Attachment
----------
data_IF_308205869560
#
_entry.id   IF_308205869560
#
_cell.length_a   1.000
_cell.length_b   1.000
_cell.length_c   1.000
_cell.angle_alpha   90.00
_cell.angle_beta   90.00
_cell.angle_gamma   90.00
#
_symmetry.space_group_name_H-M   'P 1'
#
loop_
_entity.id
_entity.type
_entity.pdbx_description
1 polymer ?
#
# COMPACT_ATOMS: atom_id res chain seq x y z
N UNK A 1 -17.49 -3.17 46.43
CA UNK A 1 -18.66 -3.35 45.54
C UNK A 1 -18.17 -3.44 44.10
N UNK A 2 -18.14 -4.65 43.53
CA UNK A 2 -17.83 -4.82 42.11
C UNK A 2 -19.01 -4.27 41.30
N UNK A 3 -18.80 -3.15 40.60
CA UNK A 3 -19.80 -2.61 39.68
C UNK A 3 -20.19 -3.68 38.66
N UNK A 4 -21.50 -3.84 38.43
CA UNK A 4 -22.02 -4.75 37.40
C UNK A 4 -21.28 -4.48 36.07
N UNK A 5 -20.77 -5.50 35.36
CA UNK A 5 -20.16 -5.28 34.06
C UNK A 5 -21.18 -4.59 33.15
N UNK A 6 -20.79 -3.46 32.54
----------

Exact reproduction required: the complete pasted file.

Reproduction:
data_IF_308205869560
#
_entry.id   IF_308205869560
#
_cell.length_a   1.000
_cell.length_b   1.000
_cell.length_c   1.000
_cell.angle_alpha   90.00
_cell.angle_beta   90.00
_cell.angle_gamma   90.00
#
_symmetry.space_group_name_H-M   'P 1'
#
loop_
_entity.id
_entity.type
_entity.pdbx_description
1 polymer ?
#
# COMPACT_ATOMS: atom_id res chain seq x y z
N UNK A 1 -17.49 -3.17 46.43
CA UNK A 1 -18.66 -3.35 45.54
C UNK A 1 -18.17 -3.44 44.10
N UNK A 2 -18.14 -4.65 43.53
CA UNK A 2 -17.83 -4.82 42.11
C UNK A 2 -19.01 -4.27 41.30
N UNK A 3 -18.80 -3.15 40.60
CA UNK A 3 -19.80 -2.61 39.68
C UNK A 3 -20.19 -3.68 38.66
N UNK A 4 -21.50 -3.84 38.43
CA UNK A 4 -22.02 -4.75 37.40
C UNK A 4 -21.28 -4.48 36.07
N UNK A 5 -20.77 -5.50 35.36
CA UNK A 5 -20.16 -5.28 34.06
C UNK A 5 -21.18 -4.59 33.15
N UNK A 6 -20.79 -3.46 32.54